African Podocarps

The so-called “African podocarps” include six species of tree within the genus Afrocarpus. They exhibit numerous similarities with the more familiar and widespread Australasian podocarps (Podocarpus spp.), and they were formerly classified in the same genus. Several different colloquial names are applied to members of the genus, including yellowwood, yew and fern pine.



Approximately six species comprise the genus Pseudotsuga, colloquially known as the Douglas-firs. They are some of the most iconic trees of the Pacific Northwest, and they often grow as pure or nearly pure stands. The trees are very important commercially, which has caused them to become interwoven with local cultures. For example, Douglas-firs are Oregon’s official state trees.


Australasian Podocarps

Podocarpus is a genus of trees and shrubs, primarily restricted to the southern hemisphere. Most of the 100 or so species in the genus are dioecious (meaning that individuals produce either male or female reproductive structures – not both) and possess elongated leaves, varying from about 1/2 to 6 inches in length, with a distinct midrib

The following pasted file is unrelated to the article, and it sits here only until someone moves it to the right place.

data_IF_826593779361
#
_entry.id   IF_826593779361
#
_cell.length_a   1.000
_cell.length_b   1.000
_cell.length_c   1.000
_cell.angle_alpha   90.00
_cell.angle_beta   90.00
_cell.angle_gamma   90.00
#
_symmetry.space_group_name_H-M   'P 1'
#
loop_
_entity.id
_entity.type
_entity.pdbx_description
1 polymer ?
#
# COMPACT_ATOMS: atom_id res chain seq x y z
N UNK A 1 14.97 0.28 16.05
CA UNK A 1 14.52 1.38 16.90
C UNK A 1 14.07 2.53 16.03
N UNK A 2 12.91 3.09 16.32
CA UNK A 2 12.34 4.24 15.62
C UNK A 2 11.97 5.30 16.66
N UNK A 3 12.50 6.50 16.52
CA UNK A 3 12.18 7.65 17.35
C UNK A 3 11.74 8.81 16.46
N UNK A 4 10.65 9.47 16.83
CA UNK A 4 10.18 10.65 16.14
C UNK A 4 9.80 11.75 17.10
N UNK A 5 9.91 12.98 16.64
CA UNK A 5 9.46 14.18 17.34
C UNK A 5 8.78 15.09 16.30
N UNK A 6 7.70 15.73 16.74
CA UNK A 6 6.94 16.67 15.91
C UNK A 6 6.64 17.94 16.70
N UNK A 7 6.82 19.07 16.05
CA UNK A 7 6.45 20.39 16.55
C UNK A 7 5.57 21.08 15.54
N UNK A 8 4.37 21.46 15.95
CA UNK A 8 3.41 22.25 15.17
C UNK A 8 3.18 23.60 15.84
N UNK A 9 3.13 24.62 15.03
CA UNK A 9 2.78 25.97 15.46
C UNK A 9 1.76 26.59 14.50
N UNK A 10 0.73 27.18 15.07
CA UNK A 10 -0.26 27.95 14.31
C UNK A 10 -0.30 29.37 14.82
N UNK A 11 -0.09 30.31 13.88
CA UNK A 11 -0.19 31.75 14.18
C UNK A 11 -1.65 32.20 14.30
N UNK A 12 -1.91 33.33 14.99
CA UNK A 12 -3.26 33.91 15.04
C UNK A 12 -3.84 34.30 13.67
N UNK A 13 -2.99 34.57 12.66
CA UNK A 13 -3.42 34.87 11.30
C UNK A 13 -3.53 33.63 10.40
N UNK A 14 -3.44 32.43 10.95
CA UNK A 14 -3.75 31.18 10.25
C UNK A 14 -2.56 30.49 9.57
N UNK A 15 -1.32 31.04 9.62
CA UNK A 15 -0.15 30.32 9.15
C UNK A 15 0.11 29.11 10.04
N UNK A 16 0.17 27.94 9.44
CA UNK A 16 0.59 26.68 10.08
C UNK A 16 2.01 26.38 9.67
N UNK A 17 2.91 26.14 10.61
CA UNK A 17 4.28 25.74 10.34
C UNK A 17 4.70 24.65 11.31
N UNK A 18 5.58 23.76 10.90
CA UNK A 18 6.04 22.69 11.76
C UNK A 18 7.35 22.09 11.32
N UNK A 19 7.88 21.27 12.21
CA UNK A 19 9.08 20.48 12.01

The eight or so described hemlock species (Tsuga spp.) are evergreen trees who reproduce through cones, like all other living conifers. However, because of their preferred habitats – cool, rainy areas — hemlocks exhibit a variety of traits and tendencies that are at odds with most other conifers.

Picea rubens


About 35 species make up the genus Picea – the spruces. Like other members of the family Pinaceae, they are evergreen conifers, related to the hemlocks (Tsuga spp.), firs (Abies spp.) and Douglas firs (Pseudotsuga spp.); however, their closest relatives are the pines (Pinus spp.).

Pinus longaeva


Clad in evergreen needles and decorated with handsome woody cones, pine trees (Pinus spp.) are among the most recognizable trees in the world. In addition to their aesthetic charm, pine trees provide a variety of resources to the ecosystems in which they grow.